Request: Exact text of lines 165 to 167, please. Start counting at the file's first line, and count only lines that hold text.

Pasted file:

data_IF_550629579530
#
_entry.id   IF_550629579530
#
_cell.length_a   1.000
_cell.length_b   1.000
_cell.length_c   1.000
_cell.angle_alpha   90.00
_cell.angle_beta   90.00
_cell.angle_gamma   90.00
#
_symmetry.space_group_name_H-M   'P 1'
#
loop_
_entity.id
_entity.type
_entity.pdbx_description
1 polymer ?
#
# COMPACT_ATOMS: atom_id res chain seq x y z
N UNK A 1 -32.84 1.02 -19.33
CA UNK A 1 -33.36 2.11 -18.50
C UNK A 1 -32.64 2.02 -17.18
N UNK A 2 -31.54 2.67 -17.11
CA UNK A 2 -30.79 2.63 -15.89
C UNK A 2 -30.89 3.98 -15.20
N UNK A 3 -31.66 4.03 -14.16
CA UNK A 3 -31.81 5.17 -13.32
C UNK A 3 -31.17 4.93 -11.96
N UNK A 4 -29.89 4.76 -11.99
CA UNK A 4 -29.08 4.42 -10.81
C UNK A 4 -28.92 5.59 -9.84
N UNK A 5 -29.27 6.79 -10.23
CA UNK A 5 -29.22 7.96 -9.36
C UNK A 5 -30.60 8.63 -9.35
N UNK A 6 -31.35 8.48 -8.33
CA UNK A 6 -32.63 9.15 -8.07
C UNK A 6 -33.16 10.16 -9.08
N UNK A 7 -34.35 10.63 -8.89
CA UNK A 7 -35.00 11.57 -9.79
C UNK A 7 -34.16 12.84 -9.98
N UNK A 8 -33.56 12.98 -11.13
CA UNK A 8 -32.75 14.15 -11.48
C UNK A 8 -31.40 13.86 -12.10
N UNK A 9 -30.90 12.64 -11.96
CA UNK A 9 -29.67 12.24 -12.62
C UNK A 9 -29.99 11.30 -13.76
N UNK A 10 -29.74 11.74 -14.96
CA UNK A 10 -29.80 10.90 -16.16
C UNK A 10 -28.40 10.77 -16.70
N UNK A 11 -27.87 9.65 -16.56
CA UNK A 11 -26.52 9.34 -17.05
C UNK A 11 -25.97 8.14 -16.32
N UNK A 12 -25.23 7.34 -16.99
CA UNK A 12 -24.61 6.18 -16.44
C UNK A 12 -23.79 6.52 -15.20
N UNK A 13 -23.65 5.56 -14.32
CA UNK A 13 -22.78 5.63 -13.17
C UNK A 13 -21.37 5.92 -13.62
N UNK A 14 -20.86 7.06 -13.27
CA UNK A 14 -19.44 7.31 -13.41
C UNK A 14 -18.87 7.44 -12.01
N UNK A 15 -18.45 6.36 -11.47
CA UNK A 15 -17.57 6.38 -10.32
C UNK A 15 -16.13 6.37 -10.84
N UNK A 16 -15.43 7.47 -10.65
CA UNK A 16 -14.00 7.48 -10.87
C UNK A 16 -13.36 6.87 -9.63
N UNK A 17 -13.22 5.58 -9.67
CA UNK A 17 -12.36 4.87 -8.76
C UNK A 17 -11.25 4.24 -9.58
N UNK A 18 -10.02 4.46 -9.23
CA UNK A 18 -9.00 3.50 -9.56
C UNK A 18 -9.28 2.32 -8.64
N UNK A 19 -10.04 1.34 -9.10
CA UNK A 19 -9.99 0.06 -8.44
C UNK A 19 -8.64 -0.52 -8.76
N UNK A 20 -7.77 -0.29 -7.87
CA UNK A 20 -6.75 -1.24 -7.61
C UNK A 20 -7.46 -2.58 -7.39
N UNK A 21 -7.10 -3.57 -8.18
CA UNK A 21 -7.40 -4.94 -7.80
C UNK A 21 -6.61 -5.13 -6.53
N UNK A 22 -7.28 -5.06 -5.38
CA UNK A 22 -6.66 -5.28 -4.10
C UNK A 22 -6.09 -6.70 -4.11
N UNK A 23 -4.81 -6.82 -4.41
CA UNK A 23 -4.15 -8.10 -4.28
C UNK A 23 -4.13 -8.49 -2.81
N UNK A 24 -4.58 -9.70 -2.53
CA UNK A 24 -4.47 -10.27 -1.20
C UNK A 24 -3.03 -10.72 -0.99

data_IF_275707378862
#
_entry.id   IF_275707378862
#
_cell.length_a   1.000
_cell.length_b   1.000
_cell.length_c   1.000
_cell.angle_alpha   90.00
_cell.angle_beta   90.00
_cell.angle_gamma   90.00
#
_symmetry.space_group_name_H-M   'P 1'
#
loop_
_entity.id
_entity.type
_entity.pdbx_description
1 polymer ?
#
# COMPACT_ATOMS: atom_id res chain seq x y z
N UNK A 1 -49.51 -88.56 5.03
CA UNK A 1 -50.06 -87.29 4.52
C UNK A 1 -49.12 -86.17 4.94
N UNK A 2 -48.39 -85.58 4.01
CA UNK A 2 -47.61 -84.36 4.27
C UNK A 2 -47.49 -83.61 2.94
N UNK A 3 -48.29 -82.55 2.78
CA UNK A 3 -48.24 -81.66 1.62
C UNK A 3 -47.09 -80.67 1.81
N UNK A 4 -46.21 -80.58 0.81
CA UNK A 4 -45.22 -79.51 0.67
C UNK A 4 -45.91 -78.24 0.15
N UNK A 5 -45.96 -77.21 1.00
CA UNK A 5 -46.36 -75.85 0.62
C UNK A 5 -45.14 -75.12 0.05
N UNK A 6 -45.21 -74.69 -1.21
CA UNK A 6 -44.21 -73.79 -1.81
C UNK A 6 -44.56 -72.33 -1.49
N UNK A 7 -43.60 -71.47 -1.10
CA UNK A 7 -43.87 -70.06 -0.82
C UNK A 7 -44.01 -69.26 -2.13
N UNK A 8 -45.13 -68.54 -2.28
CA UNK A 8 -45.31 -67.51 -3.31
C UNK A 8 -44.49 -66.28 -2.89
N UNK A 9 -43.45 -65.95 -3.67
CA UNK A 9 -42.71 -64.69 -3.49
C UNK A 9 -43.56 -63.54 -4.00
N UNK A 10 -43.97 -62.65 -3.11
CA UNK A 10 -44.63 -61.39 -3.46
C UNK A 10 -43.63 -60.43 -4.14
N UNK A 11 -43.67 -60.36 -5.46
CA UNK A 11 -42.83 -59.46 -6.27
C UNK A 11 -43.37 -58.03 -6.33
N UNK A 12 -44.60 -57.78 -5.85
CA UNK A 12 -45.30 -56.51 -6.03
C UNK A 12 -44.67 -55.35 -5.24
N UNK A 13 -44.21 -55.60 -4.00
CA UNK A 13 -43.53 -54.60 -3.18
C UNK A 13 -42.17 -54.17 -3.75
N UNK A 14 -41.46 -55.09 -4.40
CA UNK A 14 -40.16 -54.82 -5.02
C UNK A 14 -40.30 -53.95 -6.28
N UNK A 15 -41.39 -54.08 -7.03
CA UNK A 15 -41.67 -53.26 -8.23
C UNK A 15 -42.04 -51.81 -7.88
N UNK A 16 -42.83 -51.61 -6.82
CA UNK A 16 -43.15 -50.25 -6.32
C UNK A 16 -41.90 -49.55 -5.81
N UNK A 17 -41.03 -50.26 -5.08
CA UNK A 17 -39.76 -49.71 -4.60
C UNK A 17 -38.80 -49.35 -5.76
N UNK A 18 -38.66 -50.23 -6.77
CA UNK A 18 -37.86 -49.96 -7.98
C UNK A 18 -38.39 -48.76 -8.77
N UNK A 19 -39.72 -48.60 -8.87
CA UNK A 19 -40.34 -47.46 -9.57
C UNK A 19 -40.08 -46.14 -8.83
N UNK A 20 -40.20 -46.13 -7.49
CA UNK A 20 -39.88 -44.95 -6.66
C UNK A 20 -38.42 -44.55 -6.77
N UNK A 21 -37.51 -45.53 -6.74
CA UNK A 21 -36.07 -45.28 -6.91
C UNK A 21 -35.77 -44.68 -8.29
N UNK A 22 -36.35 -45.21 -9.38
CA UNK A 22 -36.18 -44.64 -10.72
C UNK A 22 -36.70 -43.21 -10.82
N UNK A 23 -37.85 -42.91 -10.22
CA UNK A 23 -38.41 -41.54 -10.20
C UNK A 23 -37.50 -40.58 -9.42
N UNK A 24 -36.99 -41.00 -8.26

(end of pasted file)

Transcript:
CA UNK A 18 -37.86 -49.96 -7.98
C UNK A 18 -38.39 -48.76 -8.77
N UNK A 19 -39.72 -48.60 -8.87